The majority of travellers would oppose wider airline seats for overweight passengers, especially if it meant giving up some of their own seat width.
That is the finding of research by travel website Skyscanner, which has revealed that 84% of flyers feel that wider seats at the expense of others would be unfair. The poll, of more than 1,000 travellers, follows plans announced by airline manufacturer Airbus recently to introduce wider seats on aircraft.
On the majority of aircraft at the moment, seats are around 18 inches wide. Airbus has said it wants to introduce extra-wide seats of around 20 inches on the aisle side, to cater for larger passengers. However, to accommodate the larger aisle seats, the middle and window seats would see their width reduced to 17 inches.
The issue of larger passengers on aircraft has long been a contentious one, with a number of airlines considering various measures. In the same way that seats with extra leg room cost more, Airbus’s plans would allow carriers to charge a premium for the wider seats. “The issue of charging more for bigger seats is a contentious issue as it gives airlines a financial incentive to reduce standard seat sizes,” said Sam Poullain, a spokesperson for Skyscanner.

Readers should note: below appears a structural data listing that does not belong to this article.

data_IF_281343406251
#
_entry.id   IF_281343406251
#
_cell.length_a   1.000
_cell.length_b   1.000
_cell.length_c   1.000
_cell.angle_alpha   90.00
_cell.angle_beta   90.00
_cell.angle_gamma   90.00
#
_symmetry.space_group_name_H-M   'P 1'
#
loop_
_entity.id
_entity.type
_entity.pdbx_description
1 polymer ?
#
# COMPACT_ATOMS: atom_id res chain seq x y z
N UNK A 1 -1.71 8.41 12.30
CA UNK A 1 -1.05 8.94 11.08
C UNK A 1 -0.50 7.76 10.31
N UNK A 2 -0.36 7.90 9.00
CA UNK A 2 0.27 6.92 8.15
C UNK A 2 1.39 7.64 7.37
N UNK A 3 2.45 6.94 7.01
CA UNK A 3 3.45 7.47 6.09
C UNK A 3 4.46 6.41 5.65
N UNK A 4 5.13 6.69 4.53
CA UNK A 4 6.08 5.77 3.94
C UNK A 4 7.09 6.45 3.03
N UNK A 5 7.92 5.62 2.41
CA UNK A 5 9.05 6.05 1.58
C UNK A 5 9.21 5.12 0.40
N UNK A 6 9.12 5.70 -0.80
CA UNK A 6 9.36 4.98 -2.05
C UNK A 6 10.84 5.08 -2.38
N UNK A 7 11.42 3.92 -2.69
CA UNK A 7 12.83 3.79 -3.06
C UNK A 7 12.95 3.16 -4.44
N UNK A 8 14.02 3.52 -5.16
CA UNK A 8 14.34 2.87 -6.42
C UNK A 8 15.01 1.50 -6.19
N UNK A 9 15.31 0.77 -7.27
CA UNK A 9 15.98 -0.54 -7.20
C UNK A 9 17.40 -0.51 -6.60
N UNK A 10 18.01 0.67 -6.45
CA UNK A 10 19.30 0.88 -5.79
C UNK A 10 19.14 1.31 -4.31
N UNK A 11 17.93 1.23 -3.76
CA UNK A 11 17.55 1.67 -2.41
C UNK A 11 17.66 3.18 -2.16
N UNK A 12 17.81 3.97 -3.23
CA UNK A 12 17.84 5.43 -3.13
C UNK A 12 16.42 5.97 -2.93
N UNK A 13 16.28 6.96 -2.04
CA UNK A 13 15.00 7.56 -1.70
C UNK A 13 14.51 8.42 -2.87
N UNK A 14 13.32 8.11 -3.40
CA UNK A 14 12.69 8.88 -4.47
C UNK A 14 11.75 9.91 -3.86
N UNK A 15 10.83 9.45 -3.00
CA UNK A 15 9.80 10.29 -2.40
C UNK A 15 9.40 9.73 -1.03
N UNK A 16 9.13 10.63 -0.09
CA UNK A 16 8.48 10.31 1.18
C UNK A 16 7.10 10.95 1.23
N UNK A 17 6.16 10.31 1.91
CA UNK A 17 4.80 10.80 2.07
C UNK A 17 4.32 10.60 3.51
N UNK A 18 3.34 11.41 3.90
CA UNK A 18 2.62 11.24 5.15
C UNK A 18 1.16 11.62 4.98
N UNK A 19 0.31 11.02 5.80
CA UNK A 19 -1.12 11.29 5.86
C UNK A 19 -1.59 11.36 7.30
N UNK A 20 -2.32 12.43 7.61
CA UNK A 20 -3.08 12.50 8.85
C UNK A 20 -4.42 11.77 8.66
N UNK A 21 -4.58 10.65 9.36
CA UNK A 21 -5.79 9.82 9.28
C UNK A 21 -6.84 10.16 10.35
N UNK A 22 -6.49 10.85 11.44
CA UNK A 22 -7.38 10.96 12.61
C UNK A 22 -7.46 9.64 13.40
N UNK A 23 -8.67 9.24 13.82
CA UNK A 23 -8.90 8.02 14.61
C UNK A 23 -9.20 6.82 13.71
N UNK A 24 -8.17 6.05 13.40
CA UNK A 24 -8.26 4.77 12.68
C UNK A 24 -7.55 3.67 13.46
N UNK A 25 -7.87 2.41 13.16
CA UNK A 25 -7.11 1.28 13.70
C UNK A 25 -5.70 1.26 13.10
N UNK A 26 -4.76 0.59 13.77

“Airbus’s new extra-wide seat format is a clever way for airlines to generate more revenue, but it’s inevitable that some passengers will feel hard done by as they’ll be losing an inch from their seat widths.” Other airlines have considered introducing a so-called ‘fat tax’, which would see overweight passengers paying more to fly. According to Skyscanner’s research, this would be a far more popular measure. More than three quarters of respondents said that passengers who couldn’t fit into a standard seat should be charged extra. If you are planning a trip abroad this summer, consider investing in travel insurance. A travel insurance policy will ensure you’re not left out of pocket if you have an accident or are the victim of crime.
Date Created: 05/07/2012